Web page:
7 Thoughtful Ways Parents can Help Kids Calm Down

Mother giving a hug and comforting sad child

Sometimes it can be really hard to get a child to calm down and tell you why they are upset. They are crying or screaming in distress and having a hard time. Sometimes because they are frustrated, or got hurt, or feel upset, or sad. They are little after all and are learning how to deal with all the different feelings that come with being human.

They watch us very closely to see how we react to them and how we react to other things in our life. They are learning by example how to deal with their emotions.

So, we need to make sure we are reacting appropriately to situations so we can help teach our children.

We need to lead by example of how to react in upsetting confrontations and moments.

Even when you are feeling frustrated and your children aren’t listening at all and you are having a bad day in general. You’re getting more and more upset, so show your kids how to manage your emotions healthily, which is not by yelling at them or letting them get away with stuff because you are upset. 

They learn more from what you do and your example than the words you are saying and will start to react in similar ways as they get older.

When they are upset, they cannot listen to what you are saying or internalize it. They have big emotions inside of them that they are dealing with. Being a good example of how to act is way better. Way better than telling and yelling things at them.

When your kids are upset, give them time to calm down and help them to calm down if needed. That might look different at different ages.

Some kids need big hugs, some need space and time to calm down, and some need you to be in eyesight of you, with you waiting patiently and lovingly to help them while they calm down.

I find that hugging my kids seems to help them, no matter the age so far. It makes them feel loved and cared for. It helps them understand that no matter what they are feeling, I am there for them. If they don’t want a hug, I am happy to sit next to them and wait for them to get all their big feelings out, no matter how long it takes them. And then give them a hug afterward.

I also like to talk to them about it right after, when they have calmed down, if they are willing to talk about it. I like to ask questions like “What made you upset? How did that make you feel? Why did you feel like that? Is there anything I can do to help you next time? How can you help yourself not get so mad next time?”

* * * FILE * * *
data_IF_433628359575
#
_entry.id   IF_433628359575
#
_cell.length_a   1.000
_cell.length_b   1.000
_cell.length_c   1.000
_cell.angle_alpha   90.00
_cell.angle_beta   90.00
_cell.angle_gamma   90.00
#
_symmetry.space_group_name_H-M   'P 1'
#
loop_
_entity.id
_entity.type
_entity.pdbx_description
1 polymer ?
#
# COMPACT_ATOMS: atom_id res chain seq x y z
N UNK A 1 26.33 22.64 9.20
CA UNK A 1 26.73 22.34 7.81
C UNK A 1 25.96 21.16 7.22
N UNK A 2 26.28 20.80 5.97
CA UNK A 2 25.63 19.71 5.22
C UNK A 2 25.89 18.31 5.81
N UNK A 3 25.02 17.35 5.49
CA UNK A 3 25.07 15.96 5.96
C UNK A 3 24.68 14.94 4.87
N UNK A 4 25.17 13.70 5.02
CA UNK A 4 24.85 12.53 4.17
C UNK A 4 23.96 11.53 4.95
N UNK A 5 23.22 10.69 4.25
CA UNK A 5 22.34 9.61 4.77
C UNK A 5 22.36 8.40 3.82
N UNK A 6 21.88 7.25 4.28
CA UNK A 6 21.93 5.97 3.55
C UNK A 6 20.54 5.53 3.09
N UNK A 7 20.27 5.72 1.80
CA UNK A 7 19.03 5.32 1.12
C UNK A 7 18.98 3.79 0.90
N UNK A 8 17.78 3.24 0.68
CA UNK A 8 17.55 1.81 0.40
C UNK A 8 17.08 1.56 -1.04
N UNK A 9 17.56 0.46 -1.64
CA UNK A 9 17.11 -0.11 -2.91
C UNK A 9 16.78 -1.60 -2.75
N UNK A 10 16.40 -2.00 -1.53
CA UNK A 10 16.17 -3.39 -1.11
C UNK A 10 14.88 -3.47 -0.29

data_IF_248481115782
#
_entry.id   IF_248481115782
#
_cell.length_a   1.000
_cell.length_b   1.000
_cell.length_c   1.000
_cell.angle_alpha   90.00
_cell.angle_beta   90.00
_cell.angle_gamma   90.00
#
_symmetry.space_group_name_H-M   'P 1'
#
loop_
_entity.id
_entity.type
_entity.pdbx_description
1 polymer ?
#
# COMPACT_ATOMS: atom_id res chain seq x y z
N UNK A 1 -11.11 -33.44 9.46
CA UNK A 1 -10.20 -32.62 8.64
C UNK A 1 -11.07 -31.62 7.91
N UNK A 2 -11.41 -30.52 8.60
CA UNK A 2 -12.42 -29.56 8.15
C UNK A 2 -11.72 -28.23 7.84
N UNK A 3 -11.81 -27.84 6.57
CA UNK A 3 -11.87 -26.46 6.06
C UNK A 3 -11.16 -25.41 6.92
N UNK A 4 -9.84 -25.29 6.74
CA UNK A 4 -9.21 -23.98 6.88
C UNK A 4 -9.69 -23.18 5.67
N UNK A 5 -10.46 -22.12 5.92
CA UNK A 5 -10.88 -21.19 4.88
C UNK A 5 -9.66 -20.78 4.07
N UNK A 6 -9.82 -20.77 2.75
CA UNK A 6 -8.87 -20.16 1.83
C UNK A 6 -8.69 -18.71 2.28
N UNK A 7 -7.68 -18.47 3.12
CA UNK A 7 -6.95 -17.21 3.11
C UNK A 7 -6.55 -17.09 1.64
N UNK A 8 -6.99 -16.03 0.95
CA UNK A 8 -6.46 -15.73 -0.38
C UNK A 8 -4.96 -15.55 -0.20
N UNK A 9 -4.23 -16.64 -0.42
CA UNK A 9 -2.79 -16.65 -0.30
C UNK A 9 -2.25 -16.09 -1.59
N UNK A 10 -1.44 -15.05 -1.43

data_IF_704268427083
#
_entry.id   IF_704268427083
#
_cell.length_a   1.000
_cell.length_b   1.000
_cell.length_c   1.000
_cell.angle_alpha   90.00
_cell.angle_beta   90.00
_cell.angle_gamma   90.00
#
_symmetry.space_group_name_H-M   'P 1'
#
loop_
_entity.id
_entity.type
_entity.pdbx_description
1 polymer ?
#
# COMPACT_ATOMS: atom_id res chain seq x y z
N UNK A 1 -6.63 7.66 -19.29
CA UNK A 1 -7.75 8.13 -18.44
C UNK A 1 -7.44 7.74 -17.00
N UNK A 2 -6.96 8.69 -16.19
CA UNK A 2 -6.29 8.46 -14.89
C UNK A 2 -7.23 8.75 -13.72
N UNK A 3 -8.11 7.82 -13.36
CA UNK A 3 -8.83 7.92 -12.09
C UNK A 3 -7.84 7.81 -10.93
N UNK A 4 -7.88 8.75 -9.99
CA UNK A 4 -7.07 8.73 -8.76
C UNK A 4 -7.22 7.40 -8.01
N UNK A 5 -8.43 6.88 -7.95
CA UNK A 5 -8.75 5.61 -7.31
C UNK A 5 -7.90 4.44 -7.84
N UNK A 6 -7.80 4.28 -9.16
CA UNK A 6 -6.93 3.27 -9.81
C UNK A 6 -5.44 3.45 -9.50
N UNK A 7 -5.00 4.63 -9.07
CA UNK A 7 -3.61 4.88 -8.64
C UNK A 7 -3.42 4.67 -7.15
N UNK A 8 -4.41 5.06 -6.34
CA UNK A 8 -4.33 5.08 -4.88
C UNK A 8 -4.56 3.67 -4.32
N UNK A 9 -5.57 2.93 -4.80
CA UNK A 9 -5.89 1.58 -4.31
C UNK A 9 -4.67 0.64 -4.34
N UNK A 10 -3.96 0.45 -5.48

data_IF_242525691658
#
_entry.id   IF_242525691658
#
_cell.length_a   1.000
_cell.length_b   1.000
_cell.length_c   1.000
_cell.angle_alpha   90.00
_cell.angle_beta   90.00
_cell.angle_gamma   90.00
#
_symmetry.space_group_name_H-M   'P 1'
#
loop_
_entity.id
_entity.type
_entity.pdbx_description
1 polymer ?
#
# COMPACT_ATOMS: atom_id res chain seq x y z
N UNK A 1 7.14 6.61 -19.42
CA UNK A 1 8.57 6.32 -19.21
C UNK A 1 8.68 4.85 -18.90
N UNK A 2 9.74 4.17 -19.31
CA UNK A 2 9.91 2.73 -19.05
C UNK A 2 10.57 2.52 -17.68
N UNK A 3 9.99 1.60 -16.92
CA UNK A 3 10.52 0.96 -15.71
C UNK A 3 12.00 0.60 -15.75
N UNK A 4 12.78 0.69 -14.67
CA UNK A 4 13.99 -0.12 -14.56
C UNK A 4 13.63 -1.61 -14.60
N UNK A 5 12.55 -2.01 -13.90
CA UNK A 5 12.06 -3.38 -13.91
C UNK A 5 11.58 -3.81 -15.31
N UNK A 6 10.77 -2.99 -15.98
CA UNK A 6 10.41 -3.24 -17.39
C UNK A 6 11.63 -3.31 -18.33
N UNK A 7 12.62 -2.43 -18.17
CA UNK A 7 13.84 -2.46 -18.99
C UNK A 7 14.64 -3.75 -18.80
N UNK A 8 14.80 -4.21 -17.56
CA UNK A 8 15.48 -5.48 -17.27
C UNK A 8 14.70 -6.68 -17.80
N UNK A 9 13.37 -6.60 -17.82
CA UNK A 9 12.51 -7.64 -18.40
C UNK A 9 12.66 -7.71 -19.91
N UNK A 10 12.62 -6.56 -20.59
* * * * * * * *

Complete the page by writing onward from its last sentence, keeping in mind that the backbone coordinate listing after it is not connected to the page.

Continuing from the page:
Then listen, really listen to their responses and how they are feeling and what they are saying. Just be there for them. Help them figure out what emotions they are feeling and how to deal with it next time.

How can parents help kids calm down in the moment?

1. Be Patient:

Don’t try to rush them or get annoyed that your kid is still upset.  Don’t say “Stop crying now!” What? Does that help anyone feel better? I don’t think so. Just be patient.

2. Stay calm:

You getting upset will make everyone else more upset, especially the child you are trying to help calm down. If you get upset, you might even eventually end up yelling, which really does not help anyone and can make things worse. However, remaining calm can help your child to calm down faster. It also sets a really great example of how to act when things are difficult. So do your best to remain calm.

3. Let them know you are there for them when they are ready.

When your child is wailing and crying and won’t calm down, let them know you love them and are there for them when they are ready to calm down and talk. Then you can go do other things, like finish washing dishes or work on a project or whatever you need to do until they are ready to talk. Then spend quality time with them really listening about their problem, giving hugs, and being supportive.